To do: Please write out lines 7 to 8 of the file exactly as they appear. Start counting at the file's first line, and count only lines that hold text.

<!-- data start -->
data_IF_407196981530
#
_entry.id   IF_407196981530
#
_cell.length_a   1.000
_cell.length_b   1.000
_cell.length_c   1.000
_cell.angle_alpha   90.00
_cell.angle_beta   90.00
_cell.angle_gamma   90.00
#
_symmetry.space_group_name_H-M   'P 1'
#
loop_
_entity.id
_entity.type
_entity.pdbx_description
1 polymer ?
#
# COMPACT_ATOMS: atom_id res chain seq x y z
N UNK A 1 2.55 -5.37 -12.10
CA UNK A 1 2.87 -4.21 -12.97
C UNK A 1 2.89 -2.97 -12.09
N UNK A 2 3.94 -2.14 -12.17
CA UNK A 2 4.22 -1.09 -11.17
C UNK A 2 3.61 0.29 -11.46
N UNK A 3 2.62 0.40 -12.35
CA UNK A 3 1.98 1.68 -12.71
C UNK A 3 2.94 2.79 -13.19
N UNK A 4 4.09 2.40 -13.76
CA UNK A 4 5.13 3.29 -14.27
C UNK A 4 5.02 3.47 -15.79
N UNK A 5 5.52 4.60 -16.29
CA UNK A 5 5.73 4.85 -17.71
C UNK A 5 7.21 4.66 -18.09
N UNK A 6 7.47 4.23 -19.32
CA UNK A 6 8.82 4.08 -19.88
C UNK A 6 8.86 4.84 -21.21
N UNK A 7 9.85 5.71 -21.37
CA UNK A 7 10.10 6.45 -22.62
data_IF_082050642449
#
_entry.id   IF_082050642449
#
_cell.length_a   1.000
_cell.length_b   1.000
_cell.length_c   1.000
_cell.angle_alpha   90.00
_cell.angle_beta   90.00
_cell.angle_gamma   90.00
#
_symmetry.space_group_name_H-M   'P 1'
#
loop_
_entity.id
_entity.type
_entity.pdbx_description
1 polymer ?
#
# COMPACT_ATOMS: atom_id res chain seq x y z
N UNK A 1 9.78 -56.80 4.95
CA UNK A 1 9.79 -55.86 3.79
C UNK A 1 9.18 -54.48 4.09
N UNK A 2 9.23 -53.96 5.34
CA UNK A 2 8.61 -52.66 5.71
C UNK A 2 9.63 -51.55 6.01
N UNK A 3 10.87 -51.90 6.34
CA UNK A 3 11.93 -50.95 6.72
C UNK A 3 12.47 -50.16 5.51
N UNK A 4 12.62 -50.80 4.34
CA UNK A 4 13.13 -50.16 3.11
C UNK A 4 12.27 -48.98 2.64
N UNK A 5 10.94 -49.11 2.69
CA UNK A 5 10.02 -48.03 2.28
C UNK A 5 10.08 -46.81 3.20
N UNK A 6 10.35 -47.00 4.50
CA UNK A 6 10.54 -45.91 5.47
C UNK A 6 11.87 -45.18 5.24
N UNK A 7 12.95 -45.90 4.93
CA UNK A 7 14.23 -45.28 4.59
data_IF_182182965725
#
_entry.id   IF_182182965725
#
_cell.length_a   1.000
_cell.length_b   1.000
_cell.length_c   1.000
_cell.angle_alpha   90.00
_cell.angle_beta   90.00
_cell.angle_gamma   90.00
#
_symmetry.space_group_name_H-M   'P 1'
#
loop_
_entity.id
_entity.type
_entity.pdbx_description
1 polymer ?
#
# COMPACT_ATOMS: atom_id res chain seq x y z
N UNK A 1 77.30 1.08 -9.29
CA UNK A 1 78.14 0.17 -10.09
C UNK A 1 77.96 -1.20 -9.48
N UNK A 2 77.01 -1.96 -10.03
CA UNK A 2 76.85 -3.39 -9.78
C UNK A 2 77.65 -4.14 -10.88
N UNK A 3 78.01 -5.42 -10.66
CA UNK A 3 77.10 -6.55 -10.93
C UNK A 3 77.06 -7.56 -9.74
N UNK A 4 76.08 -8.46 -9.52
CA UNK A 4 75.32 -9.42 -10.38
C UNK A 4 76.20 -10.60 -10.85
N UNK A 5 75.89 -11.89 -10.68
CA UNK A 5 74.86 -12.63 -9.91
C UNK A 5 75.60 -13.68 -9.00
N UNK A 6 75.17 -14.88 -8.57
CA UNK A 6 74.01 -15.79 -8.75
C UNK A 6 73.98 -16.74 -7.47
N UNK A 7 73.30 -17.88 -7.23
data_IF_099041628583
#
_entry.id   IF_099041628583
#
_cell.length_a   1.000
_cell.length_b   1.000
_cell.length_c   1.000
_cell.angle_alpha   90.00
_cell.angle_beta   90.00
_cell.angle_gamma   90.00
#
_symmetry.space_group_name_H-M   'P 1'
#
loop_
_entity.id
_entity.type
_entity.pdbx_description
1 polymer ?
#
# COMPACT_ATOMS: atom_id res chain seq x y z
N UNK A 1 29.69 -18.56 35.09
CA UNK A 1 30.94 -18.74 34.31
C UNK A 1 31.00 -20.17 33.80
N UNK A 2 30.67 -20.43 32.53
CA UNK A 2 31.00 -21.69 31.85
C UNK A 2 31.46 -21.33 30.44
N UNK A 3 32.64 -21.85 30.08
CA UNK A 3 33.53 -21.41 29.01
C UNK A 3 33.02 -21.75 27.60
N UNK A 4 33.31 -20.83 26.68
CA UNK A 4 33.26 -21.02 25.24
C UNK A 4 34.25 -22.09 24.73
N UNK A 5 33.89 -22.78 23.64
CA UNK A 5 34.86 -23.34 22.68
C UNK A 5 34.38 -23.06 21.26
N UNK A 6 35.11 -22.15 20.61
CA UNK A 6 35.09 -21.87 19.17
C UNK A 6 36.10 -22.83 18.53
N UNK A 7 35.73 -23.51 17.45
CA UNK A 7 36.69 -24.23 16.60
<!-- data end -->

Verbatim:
_cell.length_c   1.000
_cell.angle_alpha   90.00